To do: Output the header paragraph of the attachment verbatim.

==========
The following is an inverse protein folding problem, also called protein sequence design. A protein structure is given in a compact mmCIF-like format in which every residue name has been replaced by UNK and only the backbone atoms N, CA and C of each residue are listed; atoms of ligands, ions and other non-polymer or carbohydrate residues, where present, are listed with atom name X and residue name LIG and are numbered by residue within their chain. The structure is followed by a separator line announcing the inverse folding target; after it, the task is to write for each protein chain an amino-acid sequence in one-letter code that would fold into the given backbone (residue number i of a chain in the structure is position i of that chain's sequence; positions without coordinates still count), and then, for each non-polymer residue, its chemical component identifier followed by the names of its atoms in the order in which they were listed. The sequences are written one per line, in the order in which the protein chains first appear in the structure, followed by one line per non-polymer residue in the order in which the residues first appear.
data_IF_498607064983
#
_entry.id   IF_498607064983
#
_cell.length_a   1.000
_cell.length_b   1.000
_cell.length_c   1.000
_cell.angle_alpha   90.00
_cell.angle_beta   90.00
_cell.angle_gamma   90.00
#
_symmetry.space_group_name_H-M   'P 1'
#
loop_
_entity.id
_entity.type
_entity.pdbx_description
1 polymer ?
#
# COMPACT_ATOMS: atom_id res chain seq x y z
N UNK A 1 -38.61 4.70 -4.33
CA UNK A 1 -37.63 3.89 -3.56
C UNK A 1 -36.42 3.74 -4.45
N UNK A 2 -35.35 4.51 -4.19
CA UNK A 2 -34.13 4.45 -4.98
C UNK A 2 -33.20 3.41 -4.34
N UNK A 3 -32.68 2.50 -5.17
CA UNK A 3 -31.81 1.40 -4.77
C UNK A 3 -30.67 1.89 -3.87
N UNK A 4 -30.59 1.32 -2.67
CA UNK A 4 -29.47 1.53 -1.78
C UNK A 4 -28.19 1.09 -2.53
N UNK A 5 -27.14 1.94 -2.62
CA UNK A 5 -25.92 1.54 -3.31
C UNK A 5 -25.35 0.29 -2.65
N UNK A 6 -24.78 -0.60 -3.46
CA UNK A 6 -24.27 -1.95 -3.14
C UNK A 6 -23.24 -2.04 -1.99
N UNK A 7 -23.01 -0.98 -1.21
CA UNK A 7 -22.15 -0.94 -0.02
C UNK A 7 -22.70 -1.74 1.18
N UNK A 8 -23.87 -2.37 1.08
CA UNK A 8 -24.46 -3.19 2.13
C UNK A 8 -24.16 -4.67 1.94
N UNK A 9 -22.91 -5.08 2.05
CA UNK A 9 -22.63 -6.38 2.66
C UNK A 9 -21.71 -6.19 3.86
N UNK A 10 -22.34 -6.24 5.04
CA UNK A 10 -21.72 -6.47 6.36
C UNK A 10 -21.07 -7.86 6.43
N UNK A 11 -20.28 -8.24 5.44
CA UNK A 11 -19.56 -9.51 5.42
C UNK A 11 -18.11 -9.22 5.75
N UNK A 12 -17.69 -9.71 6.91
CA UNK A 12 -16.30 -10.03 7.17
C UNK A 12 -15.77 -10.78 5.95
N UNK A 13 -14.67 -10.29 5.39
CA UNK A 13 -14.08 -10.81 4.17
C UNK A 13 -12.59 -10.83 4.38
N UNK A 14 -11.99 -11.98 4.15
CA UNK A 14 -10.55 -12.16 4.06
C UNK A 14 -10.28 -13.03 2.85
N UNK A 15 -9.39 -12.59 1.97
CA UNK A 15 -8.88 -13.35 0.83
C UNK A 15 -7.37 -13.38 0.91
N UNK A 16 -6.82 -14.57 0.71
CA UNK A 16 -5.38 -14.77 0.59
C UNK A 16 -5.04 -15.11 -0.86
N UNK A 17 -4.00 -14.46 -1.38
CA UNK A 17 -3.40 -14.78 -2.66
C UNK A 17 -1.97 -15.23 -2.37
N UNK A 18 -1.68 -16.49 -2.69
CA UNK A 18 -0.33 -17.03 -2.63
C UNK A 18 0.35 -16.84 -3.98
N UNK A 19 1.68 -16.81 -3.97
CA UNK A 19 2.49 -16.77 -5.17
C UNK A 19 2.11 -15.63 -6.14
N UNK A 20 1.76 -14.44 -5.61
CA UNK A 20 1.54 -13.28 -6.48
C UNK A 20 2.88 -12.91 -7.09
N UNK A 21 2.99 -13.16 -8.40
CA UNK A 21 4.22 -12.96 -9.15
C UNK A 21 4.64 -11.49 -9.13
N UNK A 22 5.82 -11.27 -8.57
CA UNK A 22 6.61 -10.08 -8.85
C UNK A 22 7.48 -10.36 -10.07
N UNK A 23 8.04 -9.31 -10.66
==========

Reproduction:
The following is an inverse protein folding problem, also called protein sequence design. A protein structure is given in a compact mmCIF-like format in which every residue name has been replaced by UNK and only the backbone atoms N, CA and C of each residue are listed; atoms of ligands, ions and other non-polymer or carbohydrate residues, where present, are listed with atom name X and residue name LIG and are numbered by residue within their chain. The structure is followed by a separator line announcing the inverse folding target; after it, the task is to write for each protein chain an amino-acid sequence in one-letter code that would fold into the given backbone (residue number i of a chain in the structure is position i of that chain's sequence; positions without coordinates still count), and then, for each non-polymer residue, its chemical component identifier followed by the names of its atoms in the order in which they were listed. The sequences are written one per line, in the order in which the protein chains first appear in the structure, followed by one line per non-polymer residue in the order in which the residues first appear.